The device was heavy, bulky, and awkward to handle because of its shape, and maneuvering it inside the relatively confined space of the fuselage was difficult. But eventually they got it secured in place, and Wolf then ordered the three scientists to climb on board the aircraft. The expressions on their faces reflected their conflicting emotions. They’d expected to be evacuated from the area, simply because of the importance of their work to the Reich and the vital knowledge they possessed, but what had happened at the mine clearly showed that there was more than one way for their masters to ensure that they kept their mouths shut.
When they had taken their seats in the cabin, Kurt Debus-the only one of the three with any military training-leaned across to Elizabeth Adler, who was visibly shaking.
“Don’t worry,” he murmured. “If they were going to kill us, they’d have done it back at the mine. We’re safe, because we’re too important to Hitler.”
“Where are they taking us?” Herman Obeth asked. “Not Berlin, surely?”
“I’ve no idea, but somewhere out of the Fatherland, I think we can be sure of that. What we’ve achieved can still change the course of the war. We just need a little more time to perfect it.”
“I hope you’re right,” Adler replied, her voice quivering with emotion. “I really hope you’re right.”
Hauptsturmfuhrer Wolf was the last to take his seat, and only did so after carrying out a final check that nothing had been left in any of the vehicles that might compromise the project.
One of the engines on the port wing of the Junkers spluttered into life, then settled down to a steady reassuring roar. Then the second engine started, and the third, and in less than a minute the flight deck crew had all six running. The Junkers, which had been painted light blue and illegally wore the markings of the Swedish Air Force-a rudimentary disguise that might make an enemy pilot pause before opening fire with his cannon-began to move, and the massive aircraft started to taxi across the short distance to t
Moments later, the pilot pushed the throttles fully forward and the huge aircraft began gathering speed. It lifted into the darkening sky and swung around toward the west.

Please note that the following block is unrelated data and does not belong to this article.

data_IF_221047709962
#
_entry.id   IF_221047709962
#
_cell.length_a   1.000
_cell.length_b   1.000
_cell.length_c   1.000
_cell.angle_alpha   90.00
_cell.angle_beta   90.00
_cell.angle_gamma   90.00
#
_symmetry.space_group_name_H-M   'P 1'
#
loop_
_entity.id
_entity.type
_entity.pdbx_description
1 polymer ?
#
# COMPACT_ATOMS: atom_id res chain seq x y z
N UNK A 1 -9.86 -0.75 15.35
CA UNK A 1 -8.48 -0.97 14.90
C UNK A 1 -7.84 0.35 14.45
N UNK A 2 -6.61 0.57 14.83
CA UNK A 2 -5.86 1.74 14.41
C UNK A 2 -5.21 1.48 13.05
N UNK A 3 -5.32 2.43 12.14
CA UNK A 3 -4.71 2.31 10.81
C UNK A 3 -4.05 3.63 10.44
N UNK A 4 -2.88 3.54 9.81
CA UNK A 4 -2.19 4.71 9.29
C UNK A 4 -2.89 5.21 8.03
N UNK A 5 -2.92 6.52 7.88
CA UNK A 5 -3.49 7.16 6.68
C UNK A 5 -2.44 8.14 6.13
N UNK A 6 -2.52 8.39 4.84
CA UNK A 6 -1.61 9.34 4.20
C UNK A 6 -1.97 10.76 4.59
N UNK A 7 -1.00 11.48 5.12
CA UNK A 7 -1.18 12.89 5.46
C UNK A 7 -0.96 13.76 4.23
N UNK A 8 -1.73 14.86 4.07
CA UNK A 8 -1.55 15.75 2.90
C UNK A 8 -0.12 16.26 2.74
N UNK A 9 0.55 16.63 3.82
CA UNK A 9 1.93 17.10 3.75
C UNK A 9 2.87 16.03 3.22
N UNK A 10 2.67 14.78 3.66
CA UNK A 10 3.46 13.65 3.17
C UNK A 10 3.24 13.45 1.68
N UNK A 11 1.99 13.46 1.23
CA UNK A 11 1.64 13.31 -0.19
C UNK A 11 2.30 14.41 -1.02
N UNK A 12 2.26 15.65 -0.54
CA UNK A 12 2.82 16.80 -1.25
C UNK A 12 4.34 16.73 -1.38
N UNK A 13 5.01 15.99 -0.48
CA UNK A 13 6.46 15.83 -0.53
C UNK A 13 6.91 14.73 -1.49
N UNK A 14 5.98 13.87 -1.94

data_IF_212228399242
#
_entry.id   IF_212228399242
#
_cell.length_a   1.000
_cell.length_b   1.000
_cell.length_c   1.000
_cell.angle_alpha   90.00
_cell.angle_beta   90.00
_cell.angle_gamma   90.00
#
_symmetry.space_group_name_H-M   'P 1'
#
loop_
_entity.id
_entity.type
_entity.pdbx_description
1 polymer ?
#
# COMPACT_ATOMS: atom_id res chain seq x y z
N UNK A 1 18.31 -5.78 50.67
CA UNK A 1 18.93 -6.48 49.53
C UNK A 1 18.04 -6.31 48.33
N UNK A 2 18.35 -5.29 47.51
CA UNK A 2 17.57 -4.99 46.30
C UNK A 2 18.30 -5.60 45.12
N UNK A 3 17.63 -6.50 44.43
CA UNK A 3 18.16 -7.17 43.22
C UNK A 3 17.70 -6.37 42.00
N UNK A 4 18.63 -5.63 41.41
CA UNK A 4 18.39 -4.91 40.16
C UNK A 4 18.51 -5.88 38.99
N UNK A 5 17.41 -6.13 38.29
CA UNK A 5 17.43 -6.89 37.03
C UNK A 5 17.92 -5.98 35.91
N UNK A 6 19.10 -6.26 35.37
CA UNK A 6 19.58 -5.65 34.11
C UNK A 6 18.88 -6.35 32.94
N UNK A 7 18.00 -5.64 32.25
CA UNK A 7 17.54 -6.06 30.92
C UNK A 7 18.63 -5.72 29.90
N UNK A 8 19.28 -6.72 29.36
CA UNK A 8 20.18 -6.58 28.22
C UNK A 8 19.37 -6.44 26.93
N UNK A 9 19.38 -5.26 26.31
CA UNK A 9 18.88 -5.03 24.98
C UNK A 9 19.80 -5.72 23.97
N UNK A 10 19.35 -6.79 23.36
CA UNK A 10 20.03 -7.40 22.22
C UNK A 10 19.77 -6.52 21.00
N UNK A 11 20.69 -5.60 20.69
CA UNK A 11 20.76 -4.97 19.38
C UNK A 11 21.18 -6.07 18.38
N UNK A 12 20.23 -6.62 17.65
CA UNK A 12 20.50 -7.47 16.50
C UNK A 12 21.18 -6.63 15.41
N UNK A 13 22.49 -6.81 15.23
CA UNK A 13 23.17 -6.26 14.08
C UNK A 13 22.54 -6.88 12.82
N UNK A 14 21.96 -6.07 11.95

It’s reasonable to assume that the paint job was a success, because no units of either the Russian forces or the Western Allies reported seeing a Swedish aircraft at any time that day or evening. They were too busy watching out for enemy aircraft, and it seems likely that the Junkers managed simply to slip through the front lines, perhaps seen but certainly not noticed.
The Junkers’ ultimate destination was never recorded in any of the surviving documentation, and it’s quite possible that the flight was so highly classified by the Nazis that no details of it were ever committed to paper.
After the war, various places were suggested as the location of the aircraft’s final landing. One of the most cogent and believable reports states that a multi-engined German aircraft was seen touching down at an airfield in the Entre Rios Province of northern Argentina in May 1945.
Another report describes various witness sightings of a six-engined aircraft, provisionally identified as a Junkers Ju-390, being dismantled on a German-owned farm in Paysundu Province in Uruguay at about the same date. Some of the local residents also reported that the parts of the aircraft were then taken to the River Uruguay, which is over a kilometer wide at this point, and thrown into the water.
A third report suggested that the aircraft had a very much shorter flight, and landed near Bodo in Norway, though this might of course have simply been an interim or refueling stop as part of a much longer flight, and it seems probable that if the aircraft had remained in Norway it would have been seen and reported by somebody, and most probably seized by Allied forces.
What is certain is that at the end of the Second World War nobody knew where either the aircraft or its unusual cargo had been taken, or exactly what the secret device constructed in the Wenceslas Mine was intended to do. Current researchers believe the project designation implied that it was a weapon of some description, probably a very early type of weapon of mass destruction, but since 1945 no definite information has been recovered about Die Glocke and nobody had any real idea of its function or its purpose.